Arbitrator of the Month

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Jacques Werner is a senior arbitrator for Werner & Associés. Here he argues that arbitration is only as effective as the arbitrators that practice it, and provides a fascinating insight into his own experiences in this area.

One of the key components to arbitration in corporate cases is understanding the facts of business life. This is emphasised by famous English maritime arbitrator, Cedric Barclay, who used to say: "To be a really good maritime arbitrator, one must have gone through a £3mn loss in a shipping downturn, withstood the loss, and made £5mn in the following upturn." It was a caricature, and if the test were to be applied not many of the international arbitrators most busy today would remain in business. But, as with all caricatures, it contained a core of truth: breadth of actual business experience is paramount to understanding the facts of a case.

Allow me to recount a memory which I believe proves that having business experience by proxy only may not be enough.

It was the case of a joint venture for a large industrial project which had turned sour. My co-arbitrators and I were interrogating the claimant's main witness, a flamboyant, tycoon-type executive. At issue was whether the defendant, one of the venture partners, had discharged its obligation to sell the output. One of my co-arbitrators, a reputable professor who was also senior partner of his law firm and sitting on boards of various companies, was insisting in his questions that the defendant had actually performed sales, the adequacy of the sales prices being for him a totally different issue. Looking at him in disbelief, the witness bent over and simply said: "Mr. Arbitrator, any fool can sell a dollar for ninety-nine cents."

Experiences such as this have shaped my careers as an arbitrator. I am also fortunate to have had direct business experience with two major multinational corporations, Nestlé of Switzerland and Cargill of the United States. These experiences have enabled me to become an efficient arbitrator, and I draw on my vast experience in every case I undertake.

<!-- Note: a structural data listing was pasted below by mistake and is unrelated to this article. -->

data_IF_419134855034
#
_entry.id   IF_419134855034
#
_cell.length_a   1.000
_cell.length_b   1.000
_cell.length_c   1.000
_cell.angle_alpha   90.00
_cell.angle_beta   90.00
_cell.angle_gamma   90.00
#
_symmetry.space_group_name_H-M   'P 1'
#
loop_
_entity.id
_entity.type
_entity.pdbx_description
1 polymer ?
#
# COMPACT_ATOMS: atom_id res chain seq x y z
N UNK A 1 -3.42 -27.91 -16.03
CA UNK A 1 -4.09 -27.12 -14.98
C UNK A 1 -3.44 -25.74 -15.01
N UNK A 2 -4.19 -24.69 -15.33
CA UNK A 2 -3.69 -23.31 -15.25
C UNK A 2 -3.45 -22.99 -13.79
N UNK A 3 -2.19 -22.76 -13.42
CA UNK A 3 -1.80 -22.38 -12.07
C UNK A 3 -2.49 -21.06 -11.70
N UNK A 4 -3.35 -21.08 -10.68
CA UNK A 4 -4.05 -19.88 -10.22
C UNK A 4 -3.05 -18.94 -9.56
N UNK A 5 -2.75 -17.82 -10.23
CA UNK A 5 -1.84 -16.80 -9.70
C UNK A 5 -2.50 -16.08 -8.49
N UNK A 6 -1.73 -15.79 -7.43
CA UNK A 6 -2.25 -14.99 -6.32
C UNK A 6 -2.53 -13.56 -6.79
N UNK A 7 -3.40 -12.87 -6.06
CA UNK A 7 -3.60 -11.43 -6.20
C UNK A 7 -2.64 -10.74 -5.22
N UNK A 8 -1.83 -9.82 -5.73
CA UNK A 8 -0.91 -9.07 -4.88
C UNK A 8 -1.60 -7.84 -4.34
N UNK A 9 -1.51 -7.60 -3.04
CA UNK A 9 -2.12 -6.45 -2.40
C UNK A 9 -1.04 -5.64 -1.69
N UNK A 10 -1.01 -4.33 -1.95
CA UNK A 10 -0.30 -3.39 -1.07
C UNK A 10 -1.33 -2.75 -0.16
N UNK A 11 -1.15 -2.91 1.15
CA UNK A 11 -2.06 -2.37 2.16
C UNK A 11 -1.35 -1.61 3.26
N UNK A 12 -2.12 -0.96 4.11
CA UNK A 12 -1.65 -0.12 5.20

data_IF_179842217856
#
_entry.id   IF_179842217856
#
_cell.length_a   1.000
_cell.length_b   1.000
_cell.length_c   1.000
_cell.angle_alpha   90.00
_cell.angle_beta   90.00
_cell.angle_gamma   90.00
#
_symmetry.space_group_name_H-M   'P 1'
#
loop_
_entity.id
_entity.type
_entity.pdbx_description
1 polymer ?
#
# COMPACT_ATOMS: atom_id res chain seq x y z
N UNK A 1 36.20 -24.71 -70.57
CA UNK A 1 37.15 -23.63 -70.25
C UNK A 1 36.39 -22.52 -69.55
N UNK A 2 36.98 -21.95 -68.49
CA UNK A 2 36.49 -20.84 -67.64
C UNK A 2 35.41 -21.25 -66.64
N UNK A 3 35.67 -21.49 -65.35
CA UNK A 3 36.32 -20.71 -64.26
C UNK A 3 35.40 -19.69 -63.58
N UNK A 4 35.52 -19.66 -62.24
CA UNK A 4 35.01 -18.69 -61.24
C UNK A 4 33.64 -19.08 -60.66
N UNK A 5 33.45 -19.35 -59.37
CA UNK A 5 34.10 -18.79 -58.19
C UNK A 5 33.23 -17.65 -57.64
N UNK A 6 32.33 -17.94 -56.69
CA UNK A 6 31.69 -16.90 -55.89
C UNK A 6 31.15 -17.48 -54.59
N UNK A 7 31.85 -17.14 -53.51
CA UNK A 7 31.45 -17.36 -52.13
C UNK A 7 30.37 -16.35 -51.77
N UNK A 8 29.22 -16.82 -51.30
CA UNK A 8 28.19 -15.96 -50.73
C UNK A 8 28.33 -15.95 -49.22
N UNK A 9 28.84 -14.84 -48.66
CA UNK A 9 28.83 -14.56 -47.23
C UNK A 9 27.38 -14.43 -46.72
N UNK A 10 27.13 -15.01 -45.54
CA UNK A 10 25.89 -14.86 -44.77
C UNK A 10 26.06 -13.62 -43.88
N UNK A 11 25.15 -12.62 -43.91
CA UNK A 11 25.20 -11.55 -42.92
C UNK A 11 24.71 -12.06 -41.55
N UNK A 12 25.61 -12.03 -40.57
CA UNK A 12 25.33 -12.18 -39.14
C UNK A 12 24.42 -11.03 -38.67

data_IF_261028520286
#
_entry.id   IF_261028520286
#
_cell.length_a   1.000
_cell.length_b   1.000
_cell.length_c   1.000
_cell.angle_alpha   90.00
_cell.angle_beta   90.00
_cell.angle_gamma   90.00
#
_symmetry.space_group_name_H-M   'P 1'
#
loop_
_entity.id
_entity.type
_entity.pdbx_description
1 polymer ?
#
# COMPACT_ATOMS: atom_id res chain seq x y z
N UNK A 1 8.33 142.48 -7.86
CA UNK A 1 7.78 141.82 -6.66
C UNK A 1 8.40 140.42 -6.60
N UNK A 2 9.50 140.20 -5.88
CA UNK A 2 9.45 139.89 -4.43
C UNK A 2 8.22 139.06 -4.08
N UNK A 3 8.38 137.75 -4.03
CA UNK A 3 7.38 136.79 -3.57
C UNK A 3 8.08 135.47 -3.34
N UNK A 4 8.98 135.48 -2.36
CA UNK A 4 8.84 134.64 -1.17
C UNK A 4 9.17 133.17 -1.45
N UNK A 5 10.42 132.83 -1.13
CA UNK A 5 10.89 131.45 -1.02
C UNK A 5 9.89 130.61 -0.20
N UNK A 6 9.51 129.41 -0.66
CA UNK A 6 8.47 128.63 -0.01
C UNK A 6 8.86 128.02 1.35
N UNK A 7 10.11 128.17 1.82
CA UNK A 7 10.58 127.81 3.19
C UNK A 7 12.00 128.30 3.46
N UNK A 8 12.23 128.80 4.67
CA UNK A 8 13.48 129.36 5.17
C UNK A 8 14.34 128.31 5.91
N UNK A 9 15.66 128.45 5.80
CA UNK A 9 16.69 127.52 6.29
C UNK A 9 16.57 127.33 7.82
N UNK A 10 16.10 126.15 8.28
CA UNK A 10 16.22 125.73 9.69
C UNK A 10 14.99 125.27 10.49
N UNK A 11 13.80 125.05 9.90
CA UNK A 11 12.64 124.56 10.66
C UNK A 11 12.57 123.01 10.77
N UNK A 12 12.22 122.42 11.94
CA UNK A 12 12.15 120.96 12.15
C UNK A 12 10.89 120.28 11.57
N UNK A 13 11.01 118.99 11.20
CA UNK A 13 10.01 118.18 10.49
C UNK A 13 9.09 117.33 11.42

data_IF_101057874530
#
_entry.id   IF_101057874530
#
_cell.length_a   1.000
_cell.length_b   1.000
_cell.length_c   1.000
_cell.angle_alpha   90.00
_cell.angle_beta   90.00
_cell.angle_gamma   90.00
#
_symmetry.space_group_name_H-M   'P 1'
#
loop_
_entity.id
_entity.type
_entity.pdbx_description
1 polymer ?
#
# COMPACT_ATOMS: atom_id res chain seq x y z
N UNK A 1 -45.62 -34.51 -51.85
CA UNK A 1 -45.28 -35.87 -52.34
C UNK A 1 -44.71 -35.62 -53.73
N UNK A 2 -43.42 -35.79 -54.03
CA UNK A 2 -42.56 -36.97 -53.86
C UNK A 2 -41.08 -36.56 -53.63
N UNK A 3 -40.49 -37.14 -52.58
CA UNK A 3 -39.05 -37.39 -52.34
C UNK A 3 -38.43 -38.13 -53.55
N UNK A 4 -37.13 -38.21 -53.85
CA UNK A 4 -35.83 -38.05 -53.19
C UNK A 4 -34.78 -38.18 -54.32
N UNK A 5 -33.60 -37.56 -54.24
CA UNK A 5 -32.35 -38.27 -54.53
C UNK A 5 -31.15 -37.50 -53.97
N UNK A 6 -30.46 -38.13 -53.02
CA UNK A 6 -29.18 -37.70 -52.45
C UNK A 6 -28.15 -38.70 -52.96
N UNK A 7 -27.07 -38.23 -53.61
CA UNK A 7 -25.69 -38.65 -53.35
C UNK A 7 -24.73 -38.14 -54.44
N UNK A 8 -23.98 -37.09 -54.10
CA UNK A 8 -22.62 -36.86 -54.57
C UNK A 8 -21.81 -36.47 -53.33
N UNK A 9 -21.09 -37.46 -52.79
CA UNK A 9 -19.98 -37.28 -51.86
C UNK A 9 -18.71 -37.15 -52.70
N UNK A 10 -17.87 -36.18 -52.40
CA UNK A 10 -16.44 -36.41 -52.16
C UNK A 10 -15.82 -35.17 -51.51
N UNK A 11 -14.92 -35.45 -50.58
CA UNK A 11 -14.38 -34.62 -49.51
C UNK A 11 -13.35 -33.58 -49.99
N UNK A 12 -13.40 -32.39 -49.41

Monitoring the integrity of the arbitral process is another a key factor in arbitration, which can involve protecting witnesses.

An example of this can be found in an arbitral tribunal I chaired last year in Paris which included two Middle Eastern firms and one German company. A Middle East witness was called by the German defendant, and although he had arrived in Paris for the hearing, refused to appear as he had received death threats for him and his family back home should he testify, delivered to his hotel in Paris.

As soon as we were informed of this, we took a proactive approach to protecting the witness and ensuring the continuity of the trial. We immediately asked the parties to confirm in writing that they had no part in this, which they did. We
advised the arbitral institution, but they had no clues. Calling the police was obviously not an option, as the witness had immediately left Paris and flown back home. The only weapon we had was drawing adverse inference from these
events and we used it. The integrity of the arbitral process was endangered there, and it was our duty to protect it, which I feel we achieved.

Contact Details

Contact Name: Jacques Werner

Company: Werner & Associés

Address: rue du Rhône 13

Case postale 5134

Geneva

CH-1211

Geneva

Switzerland 

E-mail: werner@geneva.post

Website, with detailed biography: www.ggaf.ch

 

 

 

 

 

 

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